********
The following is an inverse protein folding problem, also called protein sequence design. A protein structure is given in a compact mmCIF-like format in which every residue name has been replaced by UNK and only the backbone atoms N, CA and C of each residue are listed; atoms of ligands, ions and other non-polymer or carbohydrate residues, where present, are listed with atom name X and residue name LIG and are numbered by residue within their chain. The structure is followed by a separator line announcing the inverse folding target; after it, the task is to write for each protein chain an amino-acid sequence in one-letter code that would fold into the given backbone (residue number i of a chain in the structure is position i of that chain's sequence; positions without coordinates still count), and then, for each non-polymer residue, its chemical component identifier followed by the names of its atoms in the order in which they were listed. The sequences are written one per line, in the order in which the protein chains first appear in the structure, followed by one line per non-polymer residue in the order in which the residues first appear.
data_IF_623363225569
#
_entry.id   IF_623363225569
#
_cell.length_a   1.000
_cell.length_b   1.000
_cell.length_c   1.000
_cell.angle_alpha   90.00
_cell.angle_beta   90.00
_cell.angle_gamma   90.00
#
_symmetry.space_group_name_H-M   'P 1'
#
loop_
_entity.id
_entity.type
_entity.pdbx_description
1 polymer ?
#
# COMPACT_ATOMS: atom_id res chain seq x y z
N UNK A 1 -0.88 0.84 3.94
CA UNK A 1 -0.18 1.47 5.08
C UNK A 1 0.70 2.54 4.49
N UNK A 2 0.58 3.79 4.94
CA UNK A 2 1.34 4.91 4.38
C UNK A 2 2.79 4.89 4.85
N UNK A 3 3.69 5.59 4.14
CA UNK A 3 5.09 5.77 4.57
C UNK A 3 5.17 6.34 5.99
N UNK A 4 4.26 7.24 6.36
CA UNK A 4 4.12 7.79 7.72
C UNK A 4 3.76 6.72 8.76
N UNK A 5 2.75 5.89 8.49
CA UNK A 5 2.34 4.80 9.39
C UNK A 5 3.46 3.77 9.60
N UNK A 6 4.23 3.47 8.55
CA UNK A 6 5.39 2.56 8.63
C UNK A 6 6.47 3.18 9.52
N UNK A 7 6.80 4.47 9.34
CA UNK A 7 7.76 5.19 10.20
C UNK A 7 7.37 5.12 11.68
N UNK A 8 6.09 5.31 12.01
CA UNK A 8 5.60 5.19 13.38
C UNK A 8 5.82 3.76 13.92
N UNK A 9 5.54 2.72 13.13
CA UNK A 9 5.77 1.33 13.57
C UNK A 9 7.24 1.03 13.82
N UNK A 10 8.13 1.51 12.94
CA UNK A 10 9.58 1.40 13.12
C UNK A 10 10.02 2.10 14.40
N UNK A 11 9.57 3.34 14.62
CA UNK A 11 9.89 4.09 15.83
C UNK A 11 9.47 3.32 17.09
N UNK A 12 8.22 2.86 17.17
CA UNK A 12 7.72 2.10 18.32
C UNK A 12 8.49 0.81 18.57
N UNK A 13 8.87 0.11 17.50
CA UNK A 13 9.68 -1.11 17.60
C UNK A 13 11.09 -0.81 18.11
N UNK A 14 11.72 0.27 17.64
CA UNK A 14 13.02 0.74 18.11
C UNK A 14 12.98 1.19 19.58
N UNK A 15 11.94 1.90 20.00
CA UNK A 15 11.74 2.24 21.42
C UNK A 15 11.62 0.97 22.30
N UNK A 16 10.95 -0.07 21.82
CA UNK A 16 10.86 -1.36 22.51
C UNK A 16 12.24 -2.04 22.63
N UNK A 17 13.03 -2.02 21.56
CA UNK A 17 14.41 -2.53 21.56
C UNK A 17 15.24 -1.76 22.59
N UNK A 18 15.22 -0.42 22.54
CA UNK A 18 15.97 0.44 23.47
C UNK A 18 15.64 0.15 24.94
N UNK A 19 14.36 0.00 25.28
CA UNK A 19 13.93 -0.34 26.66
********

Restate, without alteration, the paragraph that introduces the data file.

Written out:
The following is an inverse protein folding problem, also called protein sequence design. A protein structure is given in a compact mmCIF-like format in which every residue name has been replaced by UNK and only the backbone atoms N, CA and C of each residue are listed; atoms of ligands, ions and other non-polymer or carbohydrate residues, where present, are listed with atom name X and residue name LIG and are numbered by residue within their chain. The structure is followed by a separator line announcing the inverse folding target; after it, the task is to write for each protein chain an amino-acid sequence in one-letter code that would fold into the given backbone (residue number i of a chain in the structure is position i of that chain's sequence; positions without coordinates still count), and then, for each non-polymer residue, its chemical component identifier followed by the names of its atoms in the order in which they were listed. The sequences are written one per line, in the order in which the protein chains first appear in the structure, followed by one line per non-polymer residue in the order in which the residues first appear.